the pueblo gets it done

two of my friends were in a store when they heard crazy commotion outside in the plaza. they ran out and folks were crowded around some cops holding onto a young kid with a bloody face. the cops were protecting him; trying to get him out of there while the mob was following, yelling, and grabbing for him. he had apparently just tried to snatch someone’s bag, and the pueblo was furious. they wanted street justice.

i was leaving one of the barrios on a bus a few weeks back and suddenly all the passengers started yelling at the driver to go; he put the bus in reverse, looked back, and hauled ass the eff out of there. i looked in front of us and saw a mob of young guys throwing rocks towards something and everyone else running towards us. i was full of riot adrenaline wanting to know what crazy shit must have popped off to create such a raucous. a lady on the bus told me maybe a car ran over a street dog or a motorcyclist or something. huh? that’s it? street justice. any time something goes down, todo el pueblo comes out to see and ensure shit happens right. and, of course, to gossip about it. they linger for hours afterwards. community. i love it.

it all makes perfect sense to me. at least, in the context of this country. if you’re used to protecting yourself, if you don’t trust cops or each other, then you just do it yourself. this includes commerce too. street food is the obvious example alive and well here and quickly appropriated by yuppies worldwide. pay phones here are people on the street sitting at tables with cell phones chained down and you pay for minutos to make phone calls. i’m not sure how profits are made but i adore it. when i want coffee, i walk around until i find someone with a coffee thermos and pay a quarter for a cup. same goes for juice, lemonade, ice cream, fruit, fish, live chickens, purebred dogs, batteries, cigarettes, photocopies, sunglasses, incense, remote controls, massages, belts, etc. street enterprise. the people do for themselves. there’s no regulation or permits or legal hoops at all. you just invest in some shit and walk around selling it. if you’re extra fancy, you might have a megaphone. or a burro.

coming from a bureaucratic framework my regulatory gut wonders what happens if something makes someone sick or if you buy some bunk shit that doesn’t work, but around here, you just take care of it yourself. you don’t run to daddy; you run to the people. i mean, the only downside is that the people are generally fucking crazy, but it’s not really like our system is all that much better. the gang and the government are no different, or so perry farrel taught me. generally, i’m all for the regulation of corporate entities, to the point of their undoing really, but these are just ordinary civilians. though maybe wal-mart started as a street cart too. this way of being inspires me to consider retail as a way to support myself, something that generally makes me want to throw up. but like, i could totally come up with something to sell. translation services? an advice booth ala lucy? plastic bottle crafts? poo water support group? someone’s bound to pay or trade for that.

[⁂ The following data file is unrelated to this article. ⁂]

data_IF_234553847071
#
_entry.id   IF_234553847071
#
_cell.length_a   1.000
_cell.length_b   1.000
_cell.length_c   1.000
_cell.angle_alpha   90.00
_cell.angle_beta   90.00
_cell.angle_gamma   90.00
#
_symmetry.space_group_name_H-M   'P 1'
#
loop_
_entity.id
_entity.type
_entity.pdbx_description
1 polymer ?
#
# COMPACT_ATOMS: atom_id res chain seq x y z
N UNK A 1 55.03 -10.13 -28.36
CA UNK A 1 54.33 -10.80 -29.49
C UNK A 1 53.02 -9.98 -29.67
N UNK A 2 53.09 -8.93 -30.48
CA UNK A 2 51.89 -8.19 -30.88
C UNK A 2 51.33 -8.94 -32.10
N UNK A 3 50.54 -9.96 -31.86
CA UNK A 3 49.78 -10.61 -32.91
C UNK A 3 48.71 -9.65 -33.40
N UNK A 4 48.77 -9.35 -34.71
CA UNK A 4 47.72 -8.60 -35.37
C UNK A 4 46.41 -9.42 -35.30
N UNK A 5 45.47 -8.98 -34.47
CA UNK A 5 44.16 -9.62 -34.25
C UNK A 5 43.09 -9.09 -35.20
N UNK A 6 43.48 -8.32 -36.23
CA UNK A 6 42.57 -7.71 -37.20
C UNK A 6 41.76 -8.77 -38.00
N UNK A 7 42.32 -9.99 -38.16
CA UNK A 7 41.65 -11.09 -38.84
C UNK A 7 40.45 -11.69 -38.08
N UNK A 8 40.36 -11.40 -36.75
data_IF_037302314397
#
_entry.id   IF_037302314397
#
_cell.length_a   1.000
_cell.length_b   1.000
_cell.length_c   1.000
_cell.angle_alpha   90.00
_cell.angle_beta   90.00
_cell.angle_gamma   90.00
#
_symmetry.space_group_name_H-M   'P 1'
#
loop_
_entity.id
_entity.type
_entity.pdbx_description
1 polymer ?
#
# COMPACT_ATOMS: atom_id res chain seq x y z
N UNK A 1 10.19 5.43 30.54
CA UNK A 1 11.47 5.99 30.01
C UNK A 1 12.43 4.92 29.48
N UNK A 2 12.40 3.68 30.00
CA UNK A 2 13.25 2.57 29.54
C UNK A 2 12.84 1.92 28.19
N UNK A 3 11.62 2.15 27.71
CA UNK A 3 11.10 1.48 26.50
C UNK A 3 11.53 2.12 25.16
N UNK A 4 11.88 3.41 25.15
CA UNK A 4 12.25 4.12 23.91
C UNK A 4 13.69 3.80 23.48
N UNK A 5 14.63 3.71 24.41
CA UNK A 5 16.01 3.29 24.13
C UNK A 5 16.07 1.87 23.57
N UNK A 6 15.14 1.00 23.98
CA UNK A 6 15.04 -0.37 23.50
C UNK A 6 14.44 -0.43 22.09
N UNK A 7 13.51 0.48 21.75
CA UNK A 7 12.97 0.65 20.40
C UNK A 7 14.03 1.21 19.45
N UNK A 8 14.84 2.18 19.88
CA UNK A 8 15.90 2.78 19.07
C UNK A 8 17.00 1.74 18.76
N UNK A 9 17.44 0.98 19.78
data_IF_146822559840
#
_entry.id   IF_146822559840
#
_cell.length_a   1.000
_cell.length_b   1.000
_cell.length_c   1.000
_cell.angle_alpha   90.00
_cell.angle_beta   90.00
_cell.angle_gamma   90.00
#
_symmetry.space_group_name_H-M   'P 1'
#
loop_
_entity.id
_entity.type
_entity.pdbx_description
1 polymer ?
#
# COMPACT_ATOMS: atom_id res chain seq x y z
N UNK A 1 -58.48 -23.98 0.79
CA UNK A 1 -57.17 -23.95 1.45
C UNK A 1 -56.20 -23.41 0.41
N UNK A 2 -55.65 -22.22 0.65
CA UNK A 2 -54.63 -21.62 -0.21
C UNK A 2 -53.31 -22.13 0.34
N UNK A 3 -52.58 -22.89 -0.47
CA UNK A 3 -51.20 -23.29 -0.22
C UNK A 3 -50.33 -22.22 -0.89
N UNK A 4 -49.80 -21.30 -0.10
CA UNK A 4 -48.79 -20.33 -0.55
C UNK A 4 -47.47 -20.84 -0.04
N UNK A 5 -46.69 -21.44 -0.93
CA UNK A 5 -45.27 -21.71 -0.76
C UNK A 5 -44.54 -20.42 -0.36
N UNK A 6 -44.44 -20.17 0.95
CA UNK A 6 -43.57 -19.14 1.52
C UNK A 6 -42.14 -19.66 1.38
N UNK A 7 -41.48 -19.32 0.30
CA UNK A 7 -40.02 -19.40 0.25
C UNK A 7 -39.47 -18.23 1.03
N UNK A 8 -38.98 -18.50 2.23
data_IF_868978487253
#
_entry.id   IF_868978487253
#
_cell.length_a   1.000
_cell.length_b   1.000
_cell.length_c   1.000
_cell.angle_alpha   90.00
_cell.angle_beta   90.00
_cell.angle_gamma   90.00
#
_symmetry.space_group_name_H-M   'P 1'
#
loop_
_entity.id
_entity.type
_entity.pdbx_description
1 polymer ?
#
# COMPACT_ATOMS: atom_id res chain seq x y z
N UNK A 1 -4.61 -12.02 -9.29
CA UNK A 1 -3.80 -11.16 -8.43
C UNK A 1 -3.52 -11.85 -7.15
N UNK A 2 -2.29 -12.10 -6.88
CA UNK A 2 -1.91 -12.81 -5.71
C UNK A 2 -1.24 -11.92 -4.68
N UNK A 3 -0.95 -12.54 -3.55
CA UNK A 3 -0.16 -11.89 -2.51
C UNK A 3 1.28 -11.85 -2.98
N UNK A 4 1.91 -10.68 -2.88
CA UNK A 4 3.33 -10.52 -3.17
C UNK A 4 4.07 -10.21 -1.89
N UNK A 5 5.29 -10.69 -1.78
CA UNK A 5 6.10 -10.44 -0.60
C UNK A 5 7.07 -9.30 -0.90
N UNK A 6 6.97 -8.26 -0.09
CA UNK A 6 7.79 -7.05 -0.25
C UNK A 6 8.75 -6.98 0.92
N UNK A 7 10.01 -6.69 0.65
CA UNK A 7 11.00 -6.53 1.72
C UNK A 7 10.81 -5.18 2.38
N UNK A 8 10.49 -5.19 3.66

it’s strange to revel in street commerce so much as it seems to be capitalism at its purest, and i hate capitalism. but maybe if i tag it as a community market, it’s actually anarchy at its best? money is still involved though… i don’t really know fuck all about anarchy. either way, it all feels very liberating. i can just come up with an idea that could fill a community need and simultaneously support me financially or otherwise. about a third of colombians i talk to tell me they like the states but would never move there. freedom is just talk there, they say. they like their more tactile, lawless freedom here. i gotta say, i dig the pueblo too.


About trying not to touch anything

living in a space where i am half packed, or half unpacked, depending on how you look at it; going somewhere else; wanting to write about my misadventures on a planet i don't feel like i should be on

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